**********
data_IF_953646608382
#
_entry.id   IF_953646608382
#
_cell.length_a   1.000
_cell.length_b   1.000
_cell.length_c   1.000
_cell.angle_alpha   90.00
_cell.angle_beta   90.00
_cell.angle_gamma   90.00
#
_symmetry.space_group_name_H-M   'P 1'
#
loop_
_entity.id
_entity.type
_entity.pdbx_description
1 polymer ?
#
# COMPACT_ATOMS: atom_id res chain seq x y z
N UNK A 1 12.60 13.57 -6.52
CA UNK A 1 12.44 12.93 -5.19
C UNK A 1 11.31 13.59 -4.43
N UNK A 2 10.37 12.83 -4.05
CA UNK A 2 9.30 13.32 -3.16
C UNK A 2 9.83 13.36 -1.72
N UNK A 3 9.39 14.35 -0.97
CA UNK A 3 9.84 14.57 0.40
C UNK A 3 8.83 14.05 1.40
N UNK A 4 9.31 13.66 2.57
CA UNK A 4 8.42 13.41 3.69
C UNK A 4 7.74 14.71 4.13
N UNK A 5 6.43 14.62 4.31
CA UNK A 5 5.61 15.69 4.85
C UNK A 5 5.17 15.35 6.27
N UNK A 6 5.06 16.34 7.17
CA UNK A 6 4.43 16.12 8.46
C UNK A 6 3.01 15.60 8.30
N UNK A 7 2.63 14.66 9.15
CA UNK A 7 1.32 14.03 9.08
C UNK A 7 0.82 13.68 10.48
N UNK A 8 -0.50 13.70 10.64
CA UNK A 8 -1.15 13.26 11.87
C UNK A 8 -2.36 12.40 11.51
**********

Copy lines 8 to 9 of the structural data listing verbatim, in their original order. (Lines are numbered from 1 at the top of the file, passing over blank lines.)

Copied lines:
_cell.angle_alpha   90.00
_cell.angle_beta   90.00